HS2 Ltd has awarded a joint venture (JV) of Mace and Dragados a £570m contract to design and build the new Curzon Street high speed railway station in Birmingham city centre.
The deal follows the award to the two firms in 2019 of a £1.3bn contract to build the HS2 terminus at Euston and will see Mace Dragados work with HS2 Ltd in two stages to finalise the detailed design and then build the landmark station.
HS2 Ltd said Mace and Dragados have a strong track record delivering some of the world’s most complex and exciting infrastructure projects, including the refurbishment of Birmingham New Street, Battersea Power Station (phase 2) and work on delivering the Spanish high speed rail network, including the major new Madrid Atocha and Barcelona Sants stations.
Chief executive Mark Thurston said: ‘Birmingham Curzon Street is right at the heart of the HS2 project, providing a fantastic terminus for trains running right into the heart of the city centre.'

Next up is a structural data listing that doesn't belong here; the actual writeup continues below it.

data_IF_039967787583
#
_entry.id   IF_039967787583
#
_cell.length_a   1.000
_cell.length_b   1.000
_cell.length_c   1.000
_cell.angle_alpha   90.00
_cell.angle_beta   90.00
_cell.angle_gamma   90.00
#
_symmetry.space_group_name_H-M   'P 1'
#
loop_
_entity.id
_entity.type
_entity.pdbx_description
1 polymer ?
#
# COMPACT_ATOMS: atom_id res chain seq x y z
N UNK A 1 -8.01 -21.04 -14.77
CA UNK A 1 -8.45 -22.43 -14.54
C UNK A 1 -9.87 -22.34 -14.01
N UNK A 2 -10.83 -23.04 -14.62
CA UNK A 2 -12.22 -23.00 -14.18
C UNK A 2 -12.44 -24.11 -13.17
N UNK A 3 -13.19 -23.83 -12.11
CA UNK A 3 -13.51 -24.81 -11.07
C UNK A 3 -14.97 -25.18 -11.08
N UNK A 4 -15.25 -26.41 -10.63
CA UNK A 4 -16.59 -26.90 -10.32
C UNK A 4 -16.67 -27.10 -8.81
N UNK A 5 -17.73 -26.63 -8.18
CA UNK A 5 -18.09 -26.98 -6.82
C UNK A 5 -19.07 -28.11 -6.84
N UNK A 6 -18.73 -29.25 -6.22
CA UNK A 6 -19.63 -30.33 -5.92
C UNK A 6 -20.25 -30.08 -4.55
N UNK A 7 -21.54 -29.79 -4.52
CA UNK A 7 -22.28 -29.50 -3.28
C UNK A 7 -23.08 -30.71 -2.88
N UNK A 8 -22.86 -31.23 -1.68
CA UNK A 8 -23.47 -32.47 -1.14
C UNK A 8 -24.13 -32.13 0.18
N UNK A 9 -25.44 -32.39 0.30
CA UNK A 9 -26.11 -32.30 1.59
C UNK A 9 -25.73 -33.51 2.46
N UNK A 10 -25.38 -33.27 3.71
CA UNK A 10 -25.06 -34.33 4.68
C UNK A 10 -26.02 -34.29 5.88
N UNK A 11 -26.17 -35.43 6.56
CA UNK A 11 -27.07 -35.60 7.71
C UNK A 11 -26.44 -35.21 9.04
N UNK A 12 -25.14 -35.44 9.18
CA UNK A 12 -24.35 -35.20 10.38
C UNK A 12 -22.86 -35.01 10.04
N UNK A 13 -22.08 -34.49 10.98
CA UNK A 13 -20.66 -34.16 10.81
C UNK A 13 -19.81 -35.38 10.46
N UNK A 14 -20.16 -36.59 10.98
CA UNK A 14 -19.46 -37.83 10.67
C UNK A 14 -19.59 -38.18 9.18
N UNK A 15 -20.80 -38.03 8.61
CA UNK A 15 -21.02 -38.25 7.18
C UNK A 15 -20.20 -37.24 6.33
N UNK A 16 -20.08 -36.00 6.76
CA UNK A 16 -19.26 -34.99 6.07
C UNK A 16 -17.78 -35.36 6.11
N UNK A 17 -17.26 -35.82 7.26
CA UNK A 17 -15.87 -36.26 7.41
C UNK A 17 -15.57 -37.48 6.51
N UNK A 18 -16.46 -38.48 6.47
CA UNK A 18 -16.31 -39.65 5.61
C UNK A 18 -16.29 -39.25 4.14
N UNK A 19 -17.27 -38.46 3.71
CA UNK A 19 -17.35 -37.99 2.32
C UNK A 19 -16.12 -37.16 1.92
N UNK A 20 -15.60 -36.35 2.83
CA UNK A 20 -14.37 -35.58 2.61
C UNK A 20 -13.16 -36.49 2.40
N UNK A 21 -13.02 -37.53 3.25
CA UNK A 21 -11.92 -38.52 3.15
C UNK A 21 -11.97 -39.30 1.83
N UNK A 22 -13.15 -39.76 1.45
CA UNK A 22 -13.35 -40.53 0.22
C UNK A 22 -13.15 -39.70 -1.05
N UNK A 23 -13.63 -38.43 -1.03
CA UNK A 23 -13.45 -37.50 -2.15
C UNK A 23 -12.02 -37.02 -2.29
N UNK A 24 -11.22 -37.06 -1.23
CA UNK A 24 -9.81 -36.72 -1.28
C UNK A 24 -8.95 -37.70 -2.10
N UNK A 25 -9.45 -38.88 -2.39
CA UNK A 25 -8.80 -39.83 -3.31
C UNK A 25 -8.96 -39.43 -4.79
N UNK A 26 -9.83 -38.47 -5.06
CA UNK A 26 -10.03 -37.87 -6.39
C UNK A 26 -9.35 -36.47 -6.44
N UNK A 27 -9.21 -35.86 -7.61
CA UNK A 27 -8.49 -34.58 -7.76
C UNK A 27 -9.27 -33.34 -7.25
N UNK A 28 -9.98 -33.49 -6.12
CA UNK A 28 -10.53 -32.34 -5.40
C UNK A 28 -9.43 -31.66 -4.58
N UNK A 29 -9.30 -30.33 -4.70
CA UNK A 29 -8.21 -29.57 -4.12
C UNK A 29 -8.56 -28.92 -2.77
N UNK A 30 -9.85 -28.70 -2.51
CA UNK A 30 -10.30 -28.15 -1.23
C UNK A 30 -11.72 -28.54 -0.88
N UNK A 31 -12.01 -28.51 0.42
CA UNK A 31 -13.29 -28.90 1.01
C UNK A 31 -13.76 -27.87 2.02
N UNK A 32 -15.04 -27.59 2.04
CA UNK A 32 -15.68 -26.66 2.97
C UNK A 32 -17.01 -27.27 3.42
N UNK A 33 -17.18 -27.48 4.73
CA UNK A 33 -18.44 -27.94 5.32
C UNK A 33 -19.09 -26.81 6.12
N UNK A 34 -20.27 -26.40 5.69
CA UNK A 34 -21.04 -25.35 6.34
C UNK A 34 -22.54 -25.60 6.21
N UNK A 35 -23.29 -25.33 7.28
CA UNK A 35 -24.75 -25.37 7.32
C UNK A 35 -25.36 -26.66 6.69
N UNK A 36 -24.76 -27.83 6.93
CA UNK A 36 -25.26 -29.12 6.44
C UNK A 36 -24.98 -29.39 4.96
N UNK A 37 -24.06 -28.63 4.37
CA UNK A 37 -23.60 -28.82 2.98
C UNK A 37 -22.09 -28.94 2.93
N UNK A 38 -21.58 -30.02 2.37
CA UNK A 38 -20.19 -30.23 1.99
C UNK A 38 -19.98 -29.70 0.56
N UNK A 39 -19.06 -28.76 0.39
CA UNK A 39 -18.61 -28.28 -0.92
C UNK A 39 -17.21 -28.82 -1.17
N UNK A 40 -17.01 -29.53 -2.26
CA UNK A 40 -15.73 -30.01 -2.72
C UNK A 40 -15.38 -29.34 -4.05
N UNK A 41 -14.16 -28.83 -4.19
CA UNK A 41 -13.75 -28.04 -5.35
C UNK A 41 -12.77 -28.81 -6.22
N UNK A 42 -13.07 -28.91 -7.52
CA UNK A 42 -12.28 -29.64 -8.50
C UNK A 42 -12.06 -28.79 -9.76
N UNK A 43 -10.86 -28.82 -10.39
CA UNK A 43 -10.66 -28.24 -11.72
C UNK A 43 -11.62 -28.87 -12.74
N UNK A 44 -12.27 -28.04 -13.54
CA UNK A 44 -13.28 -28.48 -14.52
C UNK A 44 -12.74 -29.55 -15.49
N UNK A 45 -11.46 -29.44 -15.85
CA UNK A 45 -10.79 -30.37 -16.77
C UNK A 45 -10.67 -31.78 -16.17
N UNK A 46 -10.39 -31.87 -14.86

HS2 minister Andrew Stephenson said: ‘This is a huge moment for Birmingham and for HS2. The brand new, world class HS2 station at Birmingham Curzon Street will place the city at the beating heart of the new HS2 network.’
HS2 said the station itself will be net zero carbon in operation and adopt the latest eco-friendly design and sustainable technologies, including capturing rainwater and utilising sustainable power generation, with over 2,800m2 of solar panels located on platform canopies.
It is designed to meet a ‘BREEAM excellent’ standard, which is an industry recognised standard for buildings that reduce energy usage and materials waste and minimise their impact on the natural environment.
HS2 said it has worked with WSP and Grimshaw Architects on the design for the station, which is inspired by the great arched roofs built by the Victorian railway pioneers. ‘The design takes that inspiration into the 21st Century, ensuring accessibility and a focus on the open space and landscaping around it.’
Passengers will also be to access up to nine high speed trains an hour travelling north and south, and the Midland Metro - which runs alongside and underneath the station.
Accessible pedestrian routes will connect to local bus services, Sprint rapid transit bus services and local rail services from the neighbouring Moor Street station. Cycle parking has also been incorporated, providing space for more than 550 bicycles.
HS2 said significant progress has already been made on site at Curzon Street, with site clearance now complete. An archaeological programme involving 70 archaeologists has unearthed the world’s oldest railway roundhouse.